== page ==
THE spire of Strasbourg Cathedral had hitherto secured to France the distinction of possessing the loftiest structure among church belfries known in Europe ; but that proud pinnacle is destined to be overtopped by the tower in process of erection at St. Stephen's Minster, in Vienna. Hitherto the Austrian spire had only reached an altitude of 439 feet, while the Alsatian steeple measured 449 in height; an addition of 15 feet to its rival on the Danube pets an end to the boast and glory of the Rhine the state of the poll being now, Strasbourg 449, Vienna 454, majority for Vienna 5 feet with a few inches. France, however, has got Mont Blanc.

A FORMAL, but most essential rule makes letters once posted the property of the Postmaster-General until they are delivered as addressed, and they must not he given up to the writers on any pretense whatever. One or two requests of this kind related to us, we are not likely soon to forget. On one occasion a commercial traveler called at an office and expressed a fear that he had inclosed two letters In wrong envelopes, the addresses of which he furnished. It appeared, from the account which he reluctantly gave, after the refusal to grant his request, that his position and prospects depended upon his getting his letters, and correcting the mistakes, inasmuch as they revealed plans which he had adopted to serve two mercantile houses in the same line of business, whose interests clashed at every point. . . . Another case occurred in which a fast young gentleman confessed to carrying on a confidential correspondence with two young ladies at the same time, and that he had, or feared he had, crossed two letters which he had written at the same sitting. ... Writing of this, we are reminded of a case in which a country post-master had a letter put into his hand through the office window, together with the following message, delivered with great emphasis: "Here's a letter; she wants it to go along as fast as it can, 'cause there's a feller wants to have her here ; and she's courted by another feller that's not here, and she wants to know whether he is going to have her or not."

A DIFFICULTY between an actor and his manager gave rise to an odd scene the other night at the Theatre des Arts, at Rouen. During the performance of "Nos Al-Bees," M. Delacrox, who was playing the chief role, suddenly paused in his part and said, " Gentlemen, allow me to interrupt myself an instant, and tell you something, I have just been dismissed by M. Briet. Now, I depend on my engagement for my bread, and as I have not deserved this treatment I appeal to you. The director has in this case looked more to himself than the public. This will never do. If you agree with me, he good enough to applaud me; those who are of a different opinion can hiss." (Applause.) " Thank you." And he went on with his part of the haughty baron.

THE following singular event occurred just after Grant's severe battles north of the James. A sergeant had been engaged placing upon a number of head-boards the names of members of his regiment who had been killed in the late fight. There was one board in excess, and in a sportive vein he placed with a lead-pencil his own name upon it, and the date of his demise, June 20, as his term of service had then expired and he was about to leave for home. A day or two after, while bidding his companions farewell, he was struck in the breast by a 20-pounder Parrot and instantly killed. The very head-board he bad unthinkingly inscribed with his own name was placed over his grave, which, with date, correctly marks his resting-place.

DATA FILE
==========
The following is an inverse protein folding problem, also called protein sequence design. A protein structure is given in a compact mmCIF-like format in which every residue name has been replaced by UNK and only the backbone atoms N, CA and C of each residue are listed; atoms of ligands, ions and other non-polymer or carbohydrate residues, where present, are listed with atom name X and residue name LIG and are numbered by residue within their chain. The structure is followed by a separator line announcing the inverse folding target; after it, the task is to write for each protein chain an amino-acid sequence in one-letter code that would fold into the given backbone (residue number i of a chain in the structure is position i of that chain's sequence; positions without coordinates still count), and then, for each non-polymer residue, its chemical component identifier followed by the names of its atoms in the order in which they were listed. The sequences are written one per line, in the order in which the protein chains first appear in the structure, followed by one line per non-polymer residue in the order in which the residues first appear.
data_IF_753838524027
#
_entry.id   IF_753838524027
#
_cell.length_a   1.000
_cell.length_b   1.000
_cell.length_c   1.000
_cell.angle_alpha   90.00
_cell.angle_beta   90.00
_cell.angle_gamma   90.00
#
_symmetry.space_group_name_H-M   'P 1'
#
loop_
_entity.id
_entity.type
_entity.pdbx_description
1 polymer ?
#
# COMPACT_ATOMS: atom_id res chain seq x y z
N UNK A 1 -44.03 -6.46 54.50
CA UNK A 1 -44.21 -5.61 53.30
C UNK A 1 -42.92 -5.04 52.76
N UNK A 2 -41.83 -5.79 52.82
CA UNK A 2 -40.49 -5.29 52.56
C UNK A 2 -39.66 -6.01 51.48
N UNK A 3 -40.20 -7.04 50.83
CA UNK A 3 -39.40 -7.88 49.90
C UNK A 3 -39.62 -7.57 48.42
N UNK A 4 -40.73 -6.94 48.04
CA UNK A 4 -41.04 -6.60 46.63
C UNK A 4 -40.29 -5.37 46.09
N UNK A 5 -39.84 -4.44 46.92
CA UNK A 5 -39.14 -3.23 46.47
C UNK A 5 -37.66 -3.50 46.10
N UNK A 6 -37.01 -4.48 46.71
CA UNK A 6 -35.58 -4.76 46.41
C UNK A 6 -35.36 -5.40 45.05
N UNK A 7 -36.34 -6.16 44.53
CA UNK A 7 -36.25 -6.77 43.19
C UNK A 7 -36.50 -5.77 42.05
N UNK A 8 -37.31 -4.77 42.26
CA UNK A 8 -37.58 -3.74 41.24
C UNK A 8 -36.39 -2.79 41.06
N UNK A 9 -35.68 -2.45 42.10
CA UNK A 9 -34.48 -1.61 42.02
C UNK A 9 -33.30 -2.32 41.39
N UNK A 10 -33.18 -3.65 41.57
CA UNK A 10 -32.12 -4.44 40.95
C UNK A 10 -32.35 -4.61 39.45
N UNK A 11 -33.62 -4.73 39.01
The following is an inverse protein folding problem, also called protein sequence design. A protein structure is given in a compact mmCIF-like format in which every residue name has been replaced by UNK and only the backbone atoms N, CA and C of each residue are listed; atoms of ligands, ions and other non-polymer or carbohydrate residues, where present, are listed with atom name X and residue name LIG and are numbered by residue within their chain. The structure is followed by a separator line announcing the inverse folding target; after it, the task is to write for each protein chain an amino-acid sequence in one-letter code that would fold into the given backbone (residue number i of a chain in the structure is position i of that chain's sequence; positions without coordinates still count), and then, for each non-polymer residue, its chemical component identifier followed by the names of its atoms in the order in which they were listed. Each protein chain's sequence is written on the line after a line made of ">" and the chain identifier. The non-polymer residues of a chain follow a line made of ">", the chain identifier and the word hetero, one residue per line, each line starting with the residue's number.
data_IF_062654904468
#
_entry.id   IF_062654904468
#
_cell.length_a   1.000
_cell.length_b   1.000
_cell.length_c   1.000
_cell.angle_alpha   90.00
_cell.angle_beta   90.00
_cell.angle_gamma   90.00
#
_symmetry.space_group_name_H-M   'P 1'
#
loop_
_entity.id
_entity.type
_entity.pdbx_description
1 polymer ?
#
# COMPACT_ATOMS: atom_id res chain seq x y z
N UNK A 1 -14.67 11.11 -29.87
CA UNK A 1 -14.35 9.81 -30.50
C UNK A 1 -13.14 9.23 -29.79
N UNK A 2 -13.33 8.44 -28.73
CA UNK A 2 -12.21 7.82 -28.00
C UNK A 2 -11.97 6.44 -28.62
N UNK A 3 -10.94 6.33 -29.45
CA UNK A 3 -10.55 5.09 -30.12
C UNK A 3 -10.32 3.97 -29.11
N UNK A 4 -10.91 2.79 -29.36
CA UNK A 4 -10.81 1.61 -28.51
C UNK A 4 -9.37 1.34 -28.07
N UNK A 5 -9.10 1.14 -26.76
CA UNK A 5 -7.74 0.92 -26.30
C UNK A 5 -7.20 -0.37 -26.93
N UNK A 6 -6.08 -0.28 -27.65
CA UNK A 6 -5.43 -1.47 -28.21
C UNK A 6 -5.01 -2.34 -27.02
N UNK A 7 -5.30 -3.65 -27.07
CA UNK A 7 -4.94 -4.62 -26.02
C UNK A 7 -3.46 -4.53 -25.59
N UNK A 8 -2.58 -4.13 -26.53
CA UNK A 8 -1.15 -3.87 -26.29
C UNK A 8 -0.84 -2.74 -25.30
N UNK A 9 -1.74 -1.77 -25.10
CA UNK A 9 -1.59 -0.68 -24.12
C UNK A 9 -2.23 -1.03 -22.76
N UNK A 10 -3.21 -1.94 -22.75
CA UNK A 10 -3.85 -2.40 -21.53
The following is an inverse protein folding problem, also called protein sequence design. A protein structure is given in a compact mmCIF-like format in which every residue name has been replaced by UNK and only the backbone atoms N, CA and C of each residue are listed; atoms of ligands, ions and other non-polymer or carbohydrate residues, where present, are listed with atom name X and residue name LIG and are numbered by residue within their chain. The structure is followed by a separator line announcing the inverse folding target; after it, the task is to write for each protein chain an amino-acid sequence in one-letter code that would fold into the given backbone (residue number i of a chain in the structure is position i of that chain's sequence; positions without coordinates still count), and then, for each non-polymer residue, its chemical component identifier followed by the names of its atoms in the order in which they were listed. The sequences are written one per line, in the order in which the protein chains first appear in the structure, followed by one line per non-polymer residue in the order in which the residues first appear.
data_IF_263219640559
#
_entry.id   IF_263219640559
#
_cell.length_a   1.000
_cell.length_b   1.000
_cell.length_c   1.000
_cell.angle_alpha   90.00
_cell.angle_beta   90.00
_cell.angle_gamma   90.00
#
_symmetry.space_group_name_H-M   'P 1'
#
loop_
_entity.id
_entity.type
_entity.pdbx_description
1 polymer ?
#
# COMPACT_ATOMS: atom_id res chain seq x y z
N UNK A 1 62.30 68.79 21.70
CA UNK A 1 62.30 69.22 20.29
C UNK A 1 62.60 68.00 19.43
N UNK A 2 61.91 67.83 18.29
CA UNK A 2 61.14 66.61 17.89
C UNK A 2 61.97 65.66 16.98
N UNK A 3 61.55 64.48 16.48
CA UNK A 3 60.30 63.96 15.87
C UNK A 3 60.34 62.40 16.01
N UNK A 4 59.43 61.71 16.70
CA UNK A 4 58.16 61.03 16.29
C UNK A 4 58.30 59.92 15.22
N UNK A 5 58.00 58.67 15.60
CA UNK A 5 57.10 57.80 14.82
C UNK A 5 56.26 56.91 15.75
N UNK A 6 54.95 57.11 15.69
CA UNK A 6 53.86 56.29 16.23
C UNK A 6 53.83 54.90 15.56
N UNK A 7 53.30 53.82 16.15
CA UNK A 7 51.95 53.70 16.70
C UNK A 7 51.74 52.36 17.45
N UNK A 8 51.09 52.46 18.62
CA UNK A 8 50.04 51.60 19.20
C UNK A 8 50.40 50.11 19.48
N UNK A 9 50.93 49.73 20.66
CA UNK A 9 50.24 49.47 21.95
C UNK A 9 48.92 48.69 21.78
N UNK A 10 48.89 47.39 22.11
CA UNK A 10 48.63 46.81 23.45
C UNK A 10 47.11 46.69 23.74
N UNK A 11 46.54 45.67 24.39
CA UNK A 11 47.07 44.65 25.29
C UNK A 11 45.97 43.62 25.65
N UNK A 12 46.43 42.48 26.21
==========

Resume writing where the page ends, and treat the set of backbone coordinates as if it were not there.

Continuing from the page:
A DIEPPE paper informs no that an English-built yacht, the Pearl, now belonging to a French gentleman, has come into that port, and is amusing the sea-side visitors by exhibiting a number of relics from the Alabama, picked up after the action, of which the Pearl was in part also a spectator. Among these objects saved is a curious note-book, belonging to one of the seamen, and containing, doubtless for his own interests in the way of prize-money, a complete list of all the vessels destroyed or captured by the Alabama. The list begins on. the 5th of September, 1862, and closes on the 27th of April, 1S64; and, curiously enough, enumerates just sixty-five captures, answering to the number of Captain Semmes's chronometers. Seven vessels are named as ransomed, forty-seven as burned, and ten as sold ; and the work of destruction is estimated at from eight to ten millions of dollars.


" HERE'S news for ye, Jake, and work to do!" said a tall, rough-looking fellow, who had ridden up a moment before, and throwing himself from his horse came up the walk to where Jake Rennan sat cleaning a shot-gun. Jake looked up lazily.

"Wa'al, what is it now ?"

"The Colonel's got positive news that that churned courier Id pass this way some time to-night. It's most likely he'll come by Rocky Run; but he may come t'other way, so you're to watch and stop him ef you kin afore he gets to the Forks. Take a couple of men with you, more ef you kin, and make it sure this time. Ef he carries the news the Colonel thinks he does, it'll be worth money to you to take him."